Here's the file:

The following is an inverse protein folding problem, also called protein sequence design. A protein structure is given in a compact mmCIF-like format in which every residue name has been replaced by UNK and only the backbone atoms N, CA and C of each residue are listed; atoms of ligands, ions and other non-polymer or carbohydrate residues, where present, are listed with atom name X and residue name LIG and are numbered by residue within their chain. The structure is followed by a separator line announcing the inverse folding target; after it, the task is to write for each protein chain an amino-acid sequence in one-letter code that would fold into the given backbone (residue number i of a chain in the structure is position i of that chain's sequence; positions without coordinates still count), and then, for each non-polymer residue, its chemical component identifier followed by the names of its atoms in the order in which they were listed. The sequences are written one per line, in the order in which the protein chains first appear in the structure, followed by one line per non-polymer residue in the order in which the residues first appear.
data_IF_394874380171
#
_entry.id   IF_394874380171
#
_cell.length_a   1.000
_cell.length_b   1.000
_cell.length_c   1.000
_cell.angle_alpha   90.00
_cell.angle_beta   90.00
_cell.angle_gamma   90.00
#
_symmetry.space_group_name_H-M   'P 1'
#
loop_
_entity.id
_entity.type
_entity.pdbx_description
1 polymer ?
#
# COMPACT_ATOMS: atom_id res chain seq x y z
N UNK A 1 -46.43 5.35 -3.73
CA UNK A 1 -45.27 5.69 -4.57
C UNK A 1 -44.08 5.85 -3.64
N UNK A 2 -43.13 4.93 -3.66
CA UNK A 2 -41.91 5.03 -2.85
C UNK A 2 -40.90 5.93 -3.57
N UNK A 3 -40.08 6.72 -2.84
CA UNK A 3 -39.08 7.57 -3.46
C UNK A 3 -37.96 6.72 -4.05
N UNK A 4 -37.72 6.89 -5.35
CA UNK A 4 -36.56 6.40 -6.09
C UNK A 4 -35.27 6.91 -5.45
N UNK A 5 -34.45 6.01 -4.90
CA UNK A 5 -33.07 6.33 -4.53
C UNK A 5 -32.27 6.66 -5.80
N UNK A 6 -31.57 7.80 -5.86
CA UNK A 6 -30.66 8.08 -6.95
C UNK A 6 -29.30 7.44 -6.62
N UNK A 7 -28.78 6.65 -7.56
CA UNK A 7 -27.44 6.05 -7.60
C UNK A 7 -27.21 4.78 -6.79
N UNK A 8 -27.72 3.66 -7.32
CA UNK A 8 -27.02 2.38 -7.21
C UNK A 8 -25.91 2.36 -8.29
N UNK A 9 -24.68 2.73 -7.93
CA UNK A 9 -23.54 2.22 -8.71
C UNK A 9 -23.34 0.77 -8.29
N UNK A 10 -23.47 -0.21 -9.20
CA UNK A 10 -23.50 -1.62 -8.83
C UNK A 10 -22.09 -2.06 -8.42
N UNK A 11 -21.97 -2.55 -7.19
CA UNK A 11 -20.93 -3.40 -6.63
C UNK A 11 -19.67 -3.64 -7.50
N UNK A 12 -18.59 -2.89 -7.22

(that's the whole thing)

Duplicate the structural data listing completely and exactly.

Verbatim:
The following is an inverse protein folding problem, also called protein sequence design. A protein structure is given in a compact mmCIF-like format in which every residue name has been replaced by UNK and only the backbone atoms N, CA and C of each residue are listed; atoms of ligands, ions and other non-polymer or carbohydrate residues, where present, are listed with atom name X and residue name LIG and are numbered by residue within their chain. The structure is followed by a separator line announcing the inverse folding target; after it, the task is to write for each protein chain an amino-acid sequence in one-letter code that would fold into the given backbone (residue number i of a chain in the structure is position i of that chain's sequence; positions without coordinates still count), and then, for each non-polymer residue, its chemical component identifier followed by the names of its atoms in the order in which they were listed. The sequences are written one per line, in the order in which the protein chains first appear in the structure, followed by one line per non-polymer residue in the order in which the residues first appear.
data_IF_394874380171
#
_entry.id   IF_394874380171
#
_cell.length_a   1.000
_cell.length_b   1.000
_cell.length_c   1.000
_cell.angle_alpha   90.00
_cell.angle_beta   90.00
_cell.angle_gamma   90.00
#
_symmetry.space_group_name_H-M   'P 1'
#
loop_
_entity.id
_entity.type
_entity.pdbx_description
1 polymer ?
#
# COMPACT_ATOMS: atom_id res chain seq x y z
N UNK A 1 -46.43 5.35 -3.73
CA UNK A 1 -45.27 5.69 -4.57
C UNK A 1 -44.08 5.85 -3.64
N UNK A 2 -43.13 4.93 -3.66
CA UNK A 2 -41.91 5.03 -2.85
C UNK A 2 -40.90 5.93 -3.57
N UNK A 3 -40.08 6.72 -2.84
CA UNK A 3 -39.08 7.57 -3.46
C UNK A 3 -37.96 6.72 -4.05
N UNK A 4 -37.72 6.89 -5.35
CA UNK A 4 -36.56 6.40 -6.09
C UNK A 4 -35.27 6.91 -5.45
N UNK A 5 -34.45 6.01 -4.90
CA UNK A 5 -33.07 6.33 -4.53
C UNK A 5 -32.27 6.66 -5.80
N UNK A 6 -31.57 7.80 -5.86
CA UNK A 6 -30.66 8.08 -6.95
C UNK A 6 -29.30 7.44 -6.62
N UNK A 7 -28.78 6.65 -7.56
CA UNK A 7 -27.44 6.05 -7.60
C UNK A 7 -27.21 4.78 -6.79
N UNK A 8 -27.72 3.66 -7.32
CA UNK A 8 -27.02 2.38 -7.21
C UNK A 8 -25.91 2.36 -8.29
N UNK A 9 -24.68 2.73 -7.93
CA UNK A 9 -23.54 2.22 -8.71
C UNK A 9 -23.34 0.77 -8.29
N UNK A 10 -23.47 -0.21 -9.20
CA UNK A 10 -23.50 -1.62 -8.83
C UNK A 10 -22.09 -2.06 -8.42
N UNK A 11 -21.97 -2.55 -7.19
CA UNK A 11 -20.93 -3.40 -6.63
C UNK A 11 -19.67 -3.64 -7.50
N UNK A 12 -18.59 -2.89 -7.22